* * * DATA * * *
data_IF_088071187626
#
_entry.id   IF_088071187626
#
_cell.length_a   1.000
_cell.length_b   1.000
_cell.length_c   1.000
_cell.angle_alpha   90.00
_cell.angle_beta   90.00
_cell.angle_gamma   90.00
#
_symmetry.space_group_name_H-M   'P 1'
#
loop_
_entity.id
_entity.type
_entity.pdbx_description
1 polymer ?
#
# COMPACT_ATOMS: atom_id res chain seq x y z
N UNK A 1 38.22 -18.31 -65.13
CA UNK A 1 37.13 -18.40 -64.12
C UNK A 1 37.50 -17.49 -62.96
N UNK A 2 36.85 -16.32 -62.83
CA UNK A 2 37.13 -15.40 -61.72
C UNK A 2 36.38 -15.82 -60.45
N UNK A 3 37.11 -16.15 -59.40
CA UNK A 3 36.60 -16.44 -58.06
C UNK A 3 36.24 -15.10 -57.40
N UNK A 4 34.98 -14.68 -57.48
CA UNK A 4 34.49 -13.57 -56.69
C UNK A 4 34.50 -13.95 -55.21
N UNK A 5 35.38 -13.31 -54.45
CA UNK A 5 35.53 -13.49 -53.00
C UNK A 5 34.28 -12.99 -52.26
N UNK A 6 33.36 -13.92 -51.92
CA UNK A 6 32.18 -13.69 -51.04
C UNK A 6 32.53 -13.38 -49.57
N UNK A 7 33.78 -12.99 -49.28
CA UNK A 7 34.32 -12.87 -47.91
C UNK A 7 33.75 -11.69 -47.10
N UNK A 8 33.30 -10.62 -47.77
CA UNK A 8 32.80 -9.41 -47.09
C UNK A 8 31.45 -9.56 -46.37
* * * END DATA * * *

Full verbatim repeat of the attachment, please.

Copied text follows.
data_IF_088071187626
#
_entry.id   IF_088071187626
#
_cell.length_a   1.000
_cell.length_b   1.000
_cell.length_c   1.000
_cell.angle_alpha   90.00
_cell.angle_beta   90.00
_cell.angle_gamma   90.00
#
_symmetry.space_group_name_H-M   'P 1'
#
loop_
_entity.id
_entity.type
_entity.pdbx_description
1 polymer ?
#
# COMPACT_ATOMS: atom_id res chain seq x y z
N UNK A 1 38.22 -18.31 -65.13
CA UNK A 1 37.13 -18.40 -64.12
C UNK A 1 37.50 -17.49 -62.96
N UNK A 2 36.85 -16.32 -62.83
CA UNK A 2 37.13 -15.40 -61.72
C UNK A 2 36.38 -15.82 -60.45
N UNK A 3 37.11 -16.15 -59.40
CA UNK A 3 36.60 -16.44 -58.06
C UNK A 3 36.24 -15.10 -57.40
N UNK A 4 34.98 -14.68 -57.48
CA UNK A 4 34.49 -13.57 -56.69
C UNK A 4 34.50 -13.95 -55.21
N UNK A 5 35.38 -13.31 -54.45
CA UNK A 5 35.53 -13.49 -53.00
C UNK A 5 34.28 -12.99 -52.26
N UNK A 6 33.36 -13.92 -51.92
CA UNK A 6 32.18 -13.69 -51.04
C UNK A 6 32.53 -13.38 -49.57
N UNK A 7 33.78 -12.99 -49.28
CA UNK A 7 34.32 -12.87 -47.91
C UNK A 7 33.75 -11.69 -47.10
N UNK A 8 33.30 -10.62 -47.77
CA UNK A 8 32.80 -9.41 -47.09
C UNK A 8 31.45 -9.56 -46.37